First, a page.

While much easier to "just go up" across the board, it may not reflect the wisest choice. Too often, we hear, with great justification (actually rationalization) that "I'm doing less work but for more money". I guess the true measurement of that statement ought to be "Is that more money for that single order" or is that "my overall business is growing because of my price increases". The key is to do more work for more money. Declining transactions ought to be a giant Red Flag

We want to simplify this most complex issue when it needs a little refinement

Not to plug my classes, but we look at exactly this dynamic in my "Growing" class
 

PaulSF

PFG, Picture Framing God
Cliff, sometimes the client wants what the client wants. I took in a project yesterday morning -- a Fazzini poster of the 2007 All-Star Game, personally signed by Fazzini himself. Customer didn't want to hear about mats, etc. She wants it slapped up against the glass and with a skinny black frame. And that's what she's going to get.
 

Jay H

PFG, Picture Framing God
$9,302

Carry on.
 

ACFramer

CGF II, Certified Grumble Framer Level 2
$160.00 plus tax...

Definitely should consider raising my prices as well....
 

DTWDSM

SGF, Supreme Grumble Framer
Shouldn't the question really be what is your profit on that order? It really doesn't matter what you sell it for, what maters is what do you actually make on the order.

I am guessing that Jay has the highest profit :)

Sorry I just read earlier posts and agree with Jim, profit is what matters.
 

Dave

SPFG, Supreme Picture Framing God
...
I am guessing that Jay has the highest profit :)...
Depends on his COGS!

;)
 

wpfay

Angry Badger
Depends on his COGS!;)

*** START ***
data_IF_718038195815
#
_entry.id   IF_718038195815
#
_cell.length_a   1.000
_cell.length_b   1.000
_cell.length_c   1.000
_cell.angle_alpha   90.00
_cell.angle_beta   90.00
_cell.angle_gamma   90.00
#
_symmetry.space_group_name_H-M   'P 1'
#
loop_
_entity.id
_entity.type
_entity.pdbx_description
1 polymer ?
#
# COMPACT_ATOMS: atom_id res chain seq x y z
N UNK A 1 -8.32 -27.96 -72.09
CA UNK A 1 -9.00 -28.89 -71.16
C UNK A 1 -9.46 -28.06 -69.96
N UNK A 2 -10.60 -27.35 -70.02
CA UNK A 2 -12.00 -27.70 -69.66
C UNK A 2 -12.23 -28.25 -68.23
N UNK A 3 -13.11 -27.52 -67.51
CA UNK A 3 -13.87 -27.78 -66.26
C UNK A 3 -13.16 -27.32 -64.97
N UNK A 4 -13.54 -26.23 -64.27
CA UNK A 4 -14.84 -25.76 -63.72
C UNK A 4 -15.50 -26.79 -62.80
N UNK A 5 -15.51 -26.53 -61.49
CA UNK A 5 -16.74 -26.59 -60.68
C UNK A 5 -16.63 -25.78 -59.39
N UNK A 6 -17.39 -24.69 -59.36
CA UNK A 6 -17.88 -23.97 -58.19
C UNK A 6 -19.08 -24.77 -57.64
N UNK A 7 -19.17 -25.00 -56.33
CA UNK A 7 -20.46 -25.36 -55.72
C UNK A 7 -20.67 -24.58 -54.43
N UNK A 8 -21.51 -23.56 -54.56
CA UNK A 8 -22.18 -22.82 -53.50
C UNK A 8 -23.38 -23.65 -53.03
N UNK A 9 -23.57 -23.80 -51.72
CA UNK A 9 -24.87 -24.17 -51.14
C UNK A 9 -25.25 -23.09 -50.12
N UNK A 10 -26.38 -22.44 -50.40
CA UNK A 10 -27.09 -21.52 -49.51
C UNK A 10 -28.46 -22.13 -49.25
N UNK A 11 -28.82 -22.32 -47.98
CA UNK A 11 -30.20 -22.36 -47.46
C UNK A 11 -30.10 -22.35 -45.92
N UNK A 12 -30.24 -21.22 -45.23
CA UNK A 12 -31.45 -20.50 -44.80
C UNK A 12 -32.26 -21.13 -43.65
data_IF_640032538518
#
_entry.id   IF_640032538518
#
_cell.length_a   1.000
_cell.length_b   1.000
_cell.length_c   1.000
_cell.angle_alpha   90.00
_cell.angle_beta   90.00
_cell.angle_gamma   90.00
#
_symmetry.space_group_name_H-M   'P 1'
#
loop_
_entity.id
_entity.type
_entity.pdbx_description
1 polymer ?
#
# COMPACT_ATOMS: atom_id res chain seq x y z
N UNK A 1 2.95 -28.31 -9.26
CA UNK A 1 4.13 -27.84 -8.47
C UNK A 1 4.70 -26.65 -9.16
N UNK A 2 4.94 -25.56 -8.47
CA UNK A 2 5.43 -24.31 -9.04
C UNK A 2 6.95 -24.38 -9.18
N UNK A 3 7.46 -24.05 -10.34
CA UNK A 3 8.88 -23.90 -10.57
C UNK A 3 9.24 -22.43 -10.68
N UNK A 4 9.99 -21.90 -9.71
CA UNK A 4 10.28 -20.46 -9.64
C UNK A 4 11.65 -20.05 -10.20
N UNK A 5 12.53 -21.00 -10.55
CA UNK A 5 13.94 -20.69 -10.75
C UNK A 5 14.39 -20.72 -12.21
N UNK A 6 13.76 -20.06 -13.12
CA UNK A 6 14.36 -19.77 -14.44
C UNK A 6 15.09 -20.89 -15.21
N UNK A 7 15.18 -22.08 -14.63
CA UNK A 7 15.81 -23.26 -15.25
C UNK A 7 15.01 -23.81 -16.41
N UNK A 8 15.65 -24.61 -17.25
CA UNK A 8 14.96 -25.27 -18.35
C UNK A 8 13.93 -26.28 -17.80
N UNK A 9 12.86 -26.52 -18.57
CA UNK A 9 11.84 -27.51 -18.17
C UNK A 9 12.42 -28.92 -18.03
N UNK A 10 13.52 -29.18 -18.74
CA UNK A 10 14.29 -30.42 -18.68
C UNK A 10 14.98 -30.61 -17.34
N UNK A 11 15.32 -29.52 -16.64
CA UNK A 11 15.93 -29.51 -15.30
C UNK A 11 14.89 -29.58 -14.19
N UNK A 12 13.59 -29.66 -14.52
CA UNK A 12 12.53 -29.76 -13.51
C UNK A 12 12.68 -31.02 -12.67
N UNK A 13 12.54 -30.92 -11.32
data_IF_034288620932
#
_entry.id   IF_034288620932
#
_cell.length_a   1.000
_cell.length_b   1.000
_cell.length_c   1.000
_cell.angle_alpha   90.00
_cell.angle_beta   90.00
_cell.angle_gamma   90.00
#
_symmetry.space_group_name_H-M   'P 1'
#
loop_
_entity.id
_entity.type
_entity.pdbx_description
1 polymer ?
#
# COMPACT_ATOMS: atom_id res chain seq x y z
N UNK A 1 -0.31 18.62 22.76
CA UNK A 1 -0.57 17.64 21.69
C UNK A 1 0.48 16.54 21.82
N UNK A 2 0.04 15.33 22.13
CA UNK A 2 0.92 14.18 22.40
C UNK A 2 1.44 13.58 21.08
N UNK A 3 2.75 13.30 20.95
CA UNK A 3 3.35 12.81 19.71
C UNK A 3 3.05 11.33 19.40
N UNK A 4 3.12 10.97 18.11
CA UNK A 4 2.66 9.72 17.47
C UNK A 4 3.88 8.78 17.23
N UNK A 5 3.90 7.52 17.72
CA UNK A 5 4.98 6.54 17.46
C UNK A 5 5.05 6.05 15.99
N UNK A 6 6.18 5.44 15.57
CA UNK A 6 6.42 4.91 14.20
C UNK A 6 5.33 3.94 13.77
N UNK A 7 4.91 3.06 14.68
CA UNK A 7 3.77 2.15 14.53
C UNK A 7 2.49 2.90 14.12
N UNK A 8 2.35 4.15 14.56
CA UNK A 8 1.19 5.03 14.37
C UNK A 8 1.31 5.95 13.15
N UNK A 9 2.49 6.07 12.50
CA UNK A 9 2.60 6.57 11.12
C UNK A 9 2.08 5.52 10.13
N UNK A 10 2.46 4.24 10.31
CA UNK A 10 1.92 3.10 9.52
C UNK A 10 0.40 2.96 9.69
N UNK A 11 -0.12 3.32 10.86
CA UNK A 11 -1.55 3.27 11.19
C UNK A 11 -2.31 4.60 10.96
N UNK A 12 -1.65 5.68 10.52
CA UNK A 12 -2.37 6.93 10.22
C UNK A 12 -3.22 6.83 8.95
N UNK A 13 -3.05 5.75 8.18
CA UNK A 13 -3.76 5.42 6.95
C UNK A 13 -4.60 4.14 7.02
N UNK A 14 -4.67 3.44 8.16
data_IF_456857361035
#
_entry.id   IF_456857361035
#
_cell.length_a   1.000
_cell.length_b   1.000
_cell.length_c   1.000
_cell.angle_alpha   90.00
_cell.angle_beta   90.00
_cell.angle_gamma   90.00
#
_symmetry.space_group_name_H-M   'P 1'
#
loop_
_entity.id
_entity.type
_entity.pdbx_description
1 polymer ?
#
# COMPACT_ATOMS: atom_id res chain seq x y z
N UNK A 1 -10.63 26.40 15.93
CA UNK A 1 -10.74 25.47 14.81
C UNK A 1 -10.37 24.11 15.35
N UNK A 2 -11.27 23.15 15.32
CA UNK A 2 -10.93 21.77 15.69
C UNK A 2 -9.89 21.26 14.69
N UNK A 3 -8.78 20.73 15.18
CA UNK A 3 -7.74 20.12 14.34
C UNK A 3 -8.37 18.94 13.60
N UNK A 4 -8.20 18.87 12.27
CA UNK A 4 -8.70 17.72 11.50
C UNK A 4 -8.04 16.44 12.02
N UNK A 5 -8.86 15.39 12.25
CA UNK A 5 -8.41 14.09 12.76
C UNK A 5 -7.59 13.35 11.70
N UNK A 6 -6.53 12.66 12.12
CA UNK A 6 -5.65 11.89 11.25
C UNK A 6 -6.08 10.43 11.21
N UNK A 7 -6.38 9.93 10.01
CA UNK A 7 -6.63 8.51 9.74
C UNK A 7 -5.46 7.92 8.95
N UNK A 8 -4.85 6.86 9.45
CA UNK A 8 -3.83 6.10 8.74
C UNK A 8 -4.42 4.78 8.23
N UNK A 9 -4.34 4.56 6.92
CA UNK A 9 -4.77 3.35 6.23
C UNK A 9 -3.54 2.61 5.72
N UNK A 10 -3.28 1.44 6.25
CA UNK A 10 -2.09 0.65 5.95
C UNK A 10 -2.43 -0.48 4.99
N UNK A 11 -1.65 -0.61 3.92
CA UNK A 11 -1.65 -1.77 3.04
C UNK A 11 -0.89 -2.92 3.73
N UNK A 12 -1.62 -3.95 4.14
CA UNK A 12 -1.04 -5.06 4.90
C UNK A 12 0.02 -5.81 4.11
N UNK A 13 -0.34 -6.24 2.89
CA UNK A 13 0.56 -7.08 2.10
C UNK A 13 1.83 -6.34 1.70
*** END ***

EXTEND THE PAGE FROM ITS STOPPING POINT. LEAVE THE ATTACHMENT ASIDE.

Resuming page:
I hear Jay has to buy LJ at retail...

What is your closest competition selling the same package for?

Just like in sports betting...it's not always the final score that determines the winners
...it's the spread.
 

Barnett

CGF, Certified Grumble Framer
Came in at $210. Located in the Philadelphia area.
Bart
 

Jim Miller

SPFG, Supreme Picture Framing God
...But, that said, it's sometimes useful to find out if you're completely out of wack or not...
Cliff, thanks for that concise statement, which goes straight to the point I failed to make earlier. Comparing prices, whether across town or across the country, does little toward telling us whether our prices are "completely out of wack or not."

That is, Framer A might be able to sell a given design for $Z profitably, but Framer B might need to sell for $1.5xZ in order to make an equal profit. Considering all the differences there could be among framing buisnesses, a range of 50% in retail prices does not seem unreasonable.
 

Jim Miller

SPFG, Supreme Picture Framing God
...Too often, we hear, with great justification (actually rationalization) that "I'm doing less work but for more money"... The key is to do more work for more money. Declining transactions ought to be a giant Red Flag...
Bob, I am doing less work for more profit. I do not care to have much more work, but I'm still gaining money. Are you saying my business is an exception?

Since 1999 I have completely changed the complexion of my business. I have walked away from marginally-profitable, capital-intensive commercial orders and concentrated my emphasis on those niches I preach too much about. As a result, I really am doing less work and my revenue has dropped significantly. Instead of three employees, it's now one part timer and me.